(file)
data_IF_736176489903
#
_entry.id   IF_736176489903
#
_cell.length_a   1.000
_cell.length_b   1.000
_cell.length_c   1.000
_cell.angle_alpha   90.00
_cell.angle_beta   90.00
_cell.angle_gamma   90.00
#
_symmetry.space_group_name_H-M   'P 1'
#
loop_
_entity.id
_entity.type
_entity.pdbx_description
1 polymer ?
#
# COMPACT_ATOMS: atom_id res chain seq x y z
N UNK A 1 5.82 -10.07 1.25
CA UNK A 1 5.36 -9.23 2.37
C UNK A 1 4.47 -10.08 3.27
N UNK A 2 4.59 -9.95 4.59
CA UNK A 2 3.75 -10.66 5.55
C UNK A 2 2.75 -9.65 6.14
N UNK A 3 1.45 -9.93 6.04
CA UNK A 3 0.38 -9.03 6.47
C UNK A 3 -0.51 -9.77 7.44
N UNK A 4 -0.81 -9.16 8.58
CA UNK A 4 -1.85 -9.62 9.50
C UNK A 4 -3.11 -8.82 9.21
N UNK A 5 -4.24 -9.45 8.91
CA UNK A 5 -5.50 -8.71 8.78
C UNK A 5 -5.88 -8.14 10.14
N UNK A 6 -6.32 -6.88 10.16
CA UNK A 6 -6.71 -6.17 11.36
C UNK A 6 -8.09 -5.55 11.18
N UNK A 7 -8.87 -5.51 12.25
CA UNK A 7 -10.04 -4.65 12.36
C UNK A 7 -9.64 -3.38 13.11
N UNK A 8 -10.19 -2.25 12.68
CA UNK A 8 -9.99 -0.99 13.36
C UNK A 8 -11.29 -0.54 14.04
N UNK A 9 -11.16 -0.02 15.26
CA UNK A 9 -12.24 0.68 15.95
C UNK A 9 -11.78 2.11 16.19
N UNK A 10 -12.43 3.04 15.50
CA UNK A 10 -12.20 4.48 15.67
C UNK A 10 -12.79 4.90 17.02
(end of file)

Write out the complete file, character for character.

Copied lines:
data_IF_736176489903
#
_entry.id   IF_736176489903
#
_cell.length_a   1.000
_cell.length_b   1.000
_cell.length_c   1.000
_cell.angle_alpha   90.00
_cell.angle_beta   90.00
_cell.angle_gamma   90.00
#
_symmetry.space_group_name_H-M   'P 1'
#
loop_
_entity.id
_entity.type
_entity.pdbx_description
1 polymer ?
#
# COMPACT_ATOMS: atom_id res chain seq x y z
N UNK A 1 5.82 -10.07 1.25
CA UNK A 1 5.36 -9.23 2.37
C UNK A 1 4.47 -10.08 3.27
N UNK A 2 4.59 -9.95 4.59
CA UNK A 2 3.75 -10.66 5.55
C UNK A 2 2.75 -9.65 6.14
N UNK A 3 1.45 -9.93 6.04
CA UNK A 3 0.38 -9.03 6.47
C UNK A 3 -0.51 -9.77 7.44
N UNK A 4 -0.81 -9.16 8.58
CA UNK A 4 -1.85 -9.62 9.50
C UNK A 4 -3.11 -8.82 9.21
N UNK A 5 -4.24 -9.45 8.91
CA UNK A 5 -5.50 -8.71 8.78
C UNK A 5 -5.88 -8.14 10.14
N UNK A 6 -6.32 -6.88 10.16
CA UNK A 6 -6.71 -6.17 11.36
C UNK A 6 -8.09 -5.55 11.18
N UNK A 7 -8.87 -5.51 12.25
CA UNK A 7 -10.04 -4.65 12.36
C UNK A 7 -9.64 -3.38 13.11
N UNK A 8 -10.19 -2.25 12.68
CA UNK A 8 -9.99 -0.99 13.36
C UNK A 8 -11.29 -0.54 14.04
N UNK A 9 -11.16 -0.02 15.26
CA UNK A 9 -12.24 0.68 15.95
C UNK A 9 -11.78 2.11 16.19
N UNK A 10 -12.43 3.04 15.50
CA UNK A 10 -12.20 4.48 15.67
C UNK A 10 -12.79 4.90 17.02